New York is not the only city divided over the building of a mosque. In the French Mediterranean port of Marseille, construction of a large mosque is being hotly debated. Even though the cornerstone has already been laid, the project is far from being accepted by everyone.
The controversy reflects the deeper tensions simmering beneath the city's surface.
France's oldest and second largest city, founded by Phoenician sailors in 600 B.C., Marseille has absorbed waves of immigrants throughout its history and is now a melting pot of cultures.
Stephan Ravier's mother came here from Italy in the 1930s. Today, the 41-year-old works for France Telecom. He's also a member of the right-wing political party, The National Front. Ravier says his grandparents gave their children French names so they could better assimilate. But, he says, Marseille's newest immigrants -- Muslims from North Africa – don't make the same effort to fit in.
"It's no longer about mixing populations so they can live together," he says. "We French are being replaced by another people and their culture, religion and way of life. The wave of immigration has been so huge in the last 20 years that we are being submerged."
As he rides his motorcycle through Marseille's traffic-choked streets, Ravier points out Halal butchers, Islamic schools and many women wearing headscarves and even the all-encompassing Muslim veil known as the burka. Ravier calls the newly planned mosque the straw that will break the camel's back. The National Front is trying to block its construction in court.
A Mosque Fit For A Growing Population
Most of Marseille's 70 mosques are small and makeshift, operating out of garages and storefronts. One near the city center is so packed during Friday prayers that the faithful flow out into the street to pray on flattened cardboard boxes. The new mosque, with room for 7,000 worshipers, is meant to change all that. Despite opposition from the far right, the mayor and a majority of the city's non-Muslims support the mosque, local journalist Etienne Baudu says.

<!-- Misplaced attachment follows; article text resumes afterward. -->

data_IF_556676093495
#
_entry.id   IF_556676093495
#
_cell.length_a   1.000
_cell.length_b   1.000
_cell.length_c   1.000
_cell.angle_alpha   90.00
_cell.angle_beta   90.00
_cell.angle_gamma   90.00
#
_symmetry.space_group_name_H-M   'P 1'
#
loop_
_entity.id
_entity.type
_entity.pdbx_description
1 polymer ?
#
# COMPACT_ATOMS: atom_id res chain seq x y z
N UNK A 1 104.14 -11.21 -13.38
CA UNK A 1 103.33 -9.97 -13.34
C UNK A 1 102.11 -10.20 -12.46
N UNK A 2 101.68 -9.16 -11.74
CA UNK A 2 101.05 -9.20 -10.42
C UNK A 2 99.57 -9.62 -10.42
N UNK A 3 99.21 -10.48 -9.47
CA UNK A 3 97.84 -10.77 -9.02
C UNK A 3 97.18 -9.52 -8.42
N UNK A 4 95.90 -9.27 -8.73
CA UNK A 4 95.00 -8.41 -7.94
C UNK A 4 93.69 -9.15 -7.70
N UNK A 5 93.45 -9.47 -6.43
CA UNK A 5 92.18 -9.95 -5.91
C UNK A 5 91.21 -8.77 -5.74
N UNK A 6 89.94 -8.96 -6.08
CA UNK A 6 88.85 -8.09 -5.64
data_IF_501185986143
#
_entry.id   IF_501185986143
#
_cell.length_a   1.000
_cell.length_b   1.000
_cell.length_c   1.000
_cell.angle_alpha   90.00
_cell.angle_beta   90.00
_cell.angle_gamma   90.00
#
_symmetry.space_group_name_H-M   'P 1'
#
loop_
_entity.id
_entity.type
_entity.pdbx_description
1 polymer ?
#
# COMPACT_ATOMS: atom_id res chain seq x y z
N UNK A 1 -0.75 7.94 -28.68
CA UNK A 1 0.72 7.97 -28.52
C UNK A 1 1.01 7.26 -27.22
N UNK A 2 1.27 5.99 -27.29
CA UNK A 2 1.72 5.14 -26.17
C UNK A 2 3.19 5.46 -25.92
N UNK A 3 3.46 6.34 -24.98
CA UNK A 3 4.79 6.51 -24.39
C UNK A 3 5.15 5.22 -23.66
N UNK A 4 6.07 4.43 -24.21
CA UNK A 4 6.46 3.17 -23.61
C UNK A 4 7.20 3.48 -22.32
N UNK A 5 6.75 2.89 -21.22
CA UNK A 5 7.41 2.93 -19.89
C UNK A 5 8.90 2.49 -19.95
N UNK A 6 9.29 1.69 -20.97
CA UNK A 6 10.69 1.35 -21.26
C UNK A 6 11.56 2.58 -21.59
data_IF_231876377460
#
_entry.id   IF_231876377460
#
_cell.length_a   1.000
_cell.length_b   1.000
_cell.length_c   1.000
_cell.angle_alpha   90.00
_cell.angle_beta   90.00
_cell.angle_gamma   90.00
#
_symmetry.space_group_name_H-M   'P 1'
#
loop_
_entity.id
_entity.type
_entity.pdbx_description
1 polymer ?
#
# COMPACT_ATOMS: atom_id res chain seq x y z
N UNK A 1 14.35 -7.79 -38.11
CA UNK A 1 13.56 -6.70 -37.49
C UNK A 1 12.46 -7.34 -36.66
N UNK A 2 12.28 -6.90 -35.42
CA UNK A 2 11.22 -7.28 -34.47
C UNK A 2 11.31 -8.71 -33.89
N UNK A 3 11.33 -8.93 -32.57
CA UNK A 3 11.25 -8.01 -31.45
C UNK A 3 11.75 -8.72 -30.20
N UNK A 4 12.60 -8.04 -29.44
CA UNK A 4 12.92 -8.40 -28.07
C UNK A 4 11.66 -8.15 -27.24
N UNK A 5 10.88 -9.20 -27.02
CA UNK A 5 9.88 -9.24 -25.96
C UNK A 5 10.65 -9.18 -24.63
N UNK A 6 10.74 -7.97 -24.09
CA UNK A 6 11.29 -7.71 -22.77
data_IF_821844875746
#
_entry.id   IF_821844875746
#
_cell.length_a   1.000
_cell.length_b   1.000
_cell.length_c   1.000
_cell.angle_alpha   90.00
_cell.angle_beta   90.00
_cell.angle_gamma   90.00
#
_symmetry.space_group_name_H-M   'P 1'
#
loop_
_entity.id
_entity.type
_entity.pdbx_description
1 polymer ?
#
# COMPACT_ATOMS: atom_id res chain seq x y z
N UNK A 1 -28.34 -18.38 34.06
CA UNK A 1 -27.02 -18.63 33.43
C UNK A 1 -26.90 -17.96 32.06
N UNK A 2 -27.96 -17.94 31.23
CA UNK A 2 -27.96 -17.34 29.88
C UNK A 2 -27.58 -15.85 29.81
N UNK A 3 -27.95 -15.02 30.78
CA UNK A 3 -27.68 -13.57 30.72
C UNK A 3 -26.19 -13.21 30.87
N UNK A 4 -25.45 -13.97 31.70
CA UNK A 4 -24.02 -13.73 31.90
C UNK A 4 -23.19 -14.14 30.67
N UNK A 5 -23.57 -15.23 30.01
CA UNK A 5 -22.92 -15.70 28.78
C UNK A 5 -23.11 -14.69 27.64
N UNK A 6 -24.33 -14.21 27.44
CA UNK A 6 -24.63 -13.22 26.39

"It's not normal to pray in [the] street," she says. "In Marseille, Muslims need a big mosque -- big one, like in Paris, like in Lyon. The problem with these street mosques, the Muslims, they feel reject[ed]."
Most of Marseille's Muslims are from Algeria, a part of France until 1962. The scars from colonization, the War of Independence, and the forced repatriation of a million Algerian-born French, known as Pieds Noirs, have not completely healed.
Rene Gabila, 67, says he understands why the Algerians wanted their independence, but he says he wants to know why they are now invading France. He's among a group of elderly men playing a game of boules at the site of the future "Grande Mosque."
The faces of the Frenchmen, who are Catholic and Jewish, are deeply tanned and wrinkled, attesting to a lifetime spent under the Mediterranean sun. They say they are against the mosque, but their objections seem to be about more than religion.
"They come here and then they live in their own world," he says. "They absolutely do not want to integrate. Look at these crazy burkas and things like that. How can we be expected to love them?"
Unwelcomed, Muslims Turn Away
Many people say the mix of politics, immigration and history makes Marseille an explosive place. Only last week, the premier of a film on the Algerian War brought hundreds of angry protesters into the streets declaring that it was anti-French.
Today at least a quarter of Marseille's million inhabitants are thought to be Muslim.
"They say we don't want to integrate, but it's not true," says Omar Djellil, 39, who was born in France of Algerian parents. "We speak French, we try to be French, but they don't accept us. We're stuck in ghettos with poor schools. We can't create a Muslim elite. It's a little like how black Americans must have lived in 1930s Mississippi."
Djellil sits in a cafe where the Arab language news channel Al Jazeera plays in the background. He says that like him, many young Muslims are now rejecting a French identity and turning toward the values and religion of their countries of origin. Copyright 2010 National Public Radio. To see more, visit http://www.npr.org/. Copyright 2010 National Public Radio. To see more, visit http://www.npr.org/.